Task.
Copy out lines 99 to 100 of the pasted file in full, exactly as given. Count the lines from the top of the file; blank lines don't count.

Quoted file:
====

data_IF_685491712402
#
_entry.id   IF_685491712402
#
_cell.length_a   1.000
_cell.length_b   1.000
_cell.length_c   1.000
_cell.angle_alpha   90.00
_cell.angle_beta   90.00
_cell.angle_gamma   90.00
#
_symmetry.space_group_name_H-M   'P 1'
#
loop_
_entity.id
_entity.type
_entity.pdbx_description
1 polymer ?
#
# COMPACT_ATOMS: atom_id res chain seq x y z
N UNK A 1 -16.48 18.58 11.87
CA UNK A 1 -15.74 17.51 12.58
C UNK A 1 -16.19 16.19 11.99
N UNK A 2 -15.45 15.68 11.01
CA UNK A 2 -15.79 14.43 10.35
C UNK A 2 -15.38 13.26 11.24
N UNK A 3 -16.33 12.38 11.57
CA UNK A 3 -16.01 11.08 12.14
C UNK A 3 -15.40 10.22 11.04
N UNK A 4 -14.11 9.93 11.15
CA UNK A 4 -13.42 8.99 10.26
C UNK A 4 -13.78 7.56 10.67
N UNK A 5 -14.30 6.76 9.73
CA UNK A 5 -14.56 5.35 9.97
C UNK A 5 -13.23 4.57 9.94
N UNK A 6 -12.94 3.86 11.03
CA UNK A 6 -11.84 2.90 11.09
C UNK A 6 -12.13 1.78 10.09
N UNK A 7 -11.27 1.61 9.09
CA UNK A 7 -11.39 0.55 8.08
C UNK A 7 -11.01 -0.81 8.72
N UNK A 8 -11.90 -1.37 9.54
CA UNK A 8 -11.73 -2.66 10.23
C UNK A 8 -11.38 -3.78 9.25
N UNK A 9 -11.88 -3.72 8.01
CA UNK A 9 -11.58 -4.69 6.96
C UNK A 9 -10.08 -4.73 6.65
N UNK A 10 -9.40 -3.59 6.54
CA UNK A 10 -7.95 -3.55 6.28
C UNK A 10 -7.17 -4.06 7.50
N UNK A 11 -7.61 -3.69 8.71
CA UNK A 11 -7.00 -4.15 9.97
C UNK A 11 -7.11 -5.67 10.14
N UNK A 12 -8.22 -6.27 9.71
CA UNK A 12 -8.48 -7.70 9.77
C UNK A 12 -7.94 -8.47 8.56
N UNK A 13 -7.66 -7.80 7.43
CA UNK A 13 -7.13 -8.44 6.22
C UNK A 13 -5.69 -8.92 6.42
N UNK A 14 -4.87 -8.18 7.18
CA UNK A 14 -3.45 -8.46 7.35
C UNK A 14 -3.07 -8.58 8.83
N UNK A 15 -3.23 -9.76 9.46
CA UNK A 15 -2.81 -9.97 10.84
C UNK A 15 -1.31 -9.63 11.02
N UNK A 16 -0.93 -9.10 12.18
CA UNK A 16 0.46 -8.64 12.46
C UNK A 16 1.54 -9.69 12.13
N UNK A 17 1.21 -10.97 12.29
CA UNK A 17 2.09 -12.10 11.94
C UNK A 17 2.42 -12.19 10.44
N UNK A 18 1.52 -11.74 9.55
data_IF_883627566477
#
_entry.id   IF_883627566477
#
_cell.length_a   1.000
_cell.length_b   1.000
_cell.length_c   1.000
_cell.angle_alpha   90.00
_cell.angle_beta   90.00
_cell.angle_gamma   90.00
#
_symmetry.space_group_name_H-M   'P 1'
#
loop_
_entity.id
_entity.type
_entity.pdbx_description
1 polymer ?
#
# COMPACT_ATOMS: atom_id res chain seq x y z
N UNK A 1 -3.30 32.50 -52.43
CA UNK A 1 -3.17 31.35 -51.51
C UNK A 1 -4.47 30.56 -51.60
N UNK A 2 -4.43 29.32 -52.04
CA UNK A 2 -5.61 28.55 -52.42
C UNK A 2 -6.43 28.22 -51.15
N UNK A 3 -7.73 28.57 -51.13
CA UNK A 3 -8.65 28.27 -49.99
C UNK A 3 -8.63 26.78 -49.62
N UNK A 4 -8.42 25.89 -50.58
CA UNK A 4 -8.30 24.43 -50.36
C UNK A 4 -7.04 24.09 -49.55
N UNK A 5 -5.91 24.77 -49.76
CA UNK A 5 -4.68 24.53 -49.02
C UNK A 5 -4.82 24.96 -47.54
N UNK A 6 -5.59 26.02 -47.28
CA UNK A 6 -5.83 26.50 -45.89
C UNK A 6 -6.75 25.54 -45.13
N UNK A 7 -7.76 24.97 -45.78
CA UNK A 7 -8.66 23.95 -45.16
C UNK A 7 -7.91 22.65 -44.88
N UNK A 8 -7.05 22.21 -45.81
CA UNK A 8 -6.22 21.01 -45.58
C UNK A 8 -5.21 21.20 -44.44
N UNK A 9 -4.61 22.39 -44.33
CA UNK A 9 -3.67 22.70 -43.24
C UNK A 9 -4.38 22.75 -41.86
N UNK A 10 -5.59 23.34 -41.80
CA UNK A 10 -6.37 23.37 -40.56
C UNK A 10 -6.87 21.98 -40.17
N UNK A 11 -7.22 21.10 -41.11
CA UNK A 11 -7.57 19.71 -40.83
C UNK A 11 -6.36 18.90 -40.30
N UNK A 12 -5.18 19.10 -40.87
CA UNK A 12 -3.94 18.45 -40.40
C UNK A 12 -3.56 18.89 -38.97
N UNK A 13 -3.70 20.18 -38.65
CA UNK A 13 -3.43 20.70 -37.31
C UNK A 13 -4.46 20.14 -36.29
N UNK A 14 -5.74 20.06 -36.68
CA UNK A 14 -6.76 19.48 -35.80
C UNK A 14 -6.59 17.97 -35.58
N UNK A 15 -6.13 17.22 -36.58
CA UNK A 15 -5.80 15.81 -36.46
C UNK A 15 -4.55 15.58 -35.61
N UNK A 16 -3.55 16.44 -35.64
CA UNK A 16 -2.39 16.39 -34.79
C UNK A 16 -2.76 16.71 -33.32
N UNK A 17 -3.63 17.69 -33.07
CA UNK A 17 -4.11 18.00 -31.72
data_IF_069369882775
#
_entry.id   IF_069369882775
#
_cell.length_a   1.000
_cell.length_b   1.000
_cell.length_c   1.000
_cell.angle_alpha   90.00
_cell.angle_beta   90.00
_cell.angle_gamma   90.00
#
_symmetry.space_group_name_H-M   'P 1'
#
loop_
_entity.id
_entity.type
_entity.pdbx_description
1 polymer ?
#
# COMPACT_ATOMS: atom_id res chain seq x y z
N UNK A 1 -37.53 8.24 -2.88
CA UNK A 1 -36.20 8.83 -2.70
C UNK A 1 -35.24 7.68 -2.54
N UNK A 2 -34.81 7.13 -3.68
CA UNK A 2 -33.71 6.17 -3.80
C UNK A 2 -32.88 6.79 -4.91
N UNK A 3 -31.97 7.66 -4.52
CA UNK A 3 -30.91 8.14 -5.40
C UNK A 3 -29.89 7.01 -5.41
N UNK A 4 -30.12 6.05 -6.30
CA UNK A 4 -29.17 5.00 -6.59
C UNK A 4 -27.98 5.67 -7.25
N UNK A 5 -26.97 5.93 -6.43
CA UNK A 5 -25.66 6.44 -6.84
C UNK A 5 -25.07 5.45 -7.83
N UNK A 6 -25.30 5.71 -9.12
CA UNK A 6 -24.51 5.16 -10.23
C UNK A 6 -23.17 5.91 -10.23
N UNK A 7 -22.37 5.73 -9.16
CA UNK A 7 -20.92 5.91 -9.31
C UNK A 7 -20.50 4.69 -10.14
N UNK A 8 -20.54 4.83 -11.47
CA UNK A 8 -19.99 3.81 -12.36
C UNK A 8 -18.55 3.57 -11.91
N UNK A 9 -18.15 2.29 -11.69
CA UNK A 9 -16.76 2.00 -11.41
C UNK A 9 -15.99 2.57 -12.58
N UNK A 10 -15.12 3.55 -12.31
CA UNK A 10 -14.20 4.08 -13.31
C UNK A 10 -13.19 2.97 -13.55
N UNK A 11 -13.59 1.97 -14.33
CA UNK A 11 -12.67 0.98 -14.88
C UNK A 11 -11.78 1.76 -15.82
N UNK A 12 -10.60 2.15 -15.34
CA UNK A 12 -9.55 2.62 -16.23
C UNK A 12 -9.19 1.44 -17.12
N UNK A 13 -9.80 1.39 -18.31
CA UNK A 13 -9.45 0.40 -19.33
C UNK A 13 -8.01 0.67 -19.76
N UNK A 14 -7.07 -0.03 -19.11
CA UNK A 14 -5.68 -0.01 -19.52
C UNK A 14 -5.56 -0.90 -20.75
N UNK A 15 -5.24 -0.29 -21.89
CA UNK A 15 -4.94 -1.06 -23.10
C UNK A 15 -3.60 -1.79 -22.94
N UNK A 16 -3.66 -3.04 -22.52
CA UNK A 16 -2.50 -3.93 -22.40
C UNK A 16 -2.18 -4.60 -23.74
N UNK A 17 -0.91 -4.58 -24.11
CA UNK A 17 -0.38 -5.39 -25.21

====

N UNK A 3 -7.73 28.57 -51.13
CA UNK A 3 -8.65 28.27 -49.99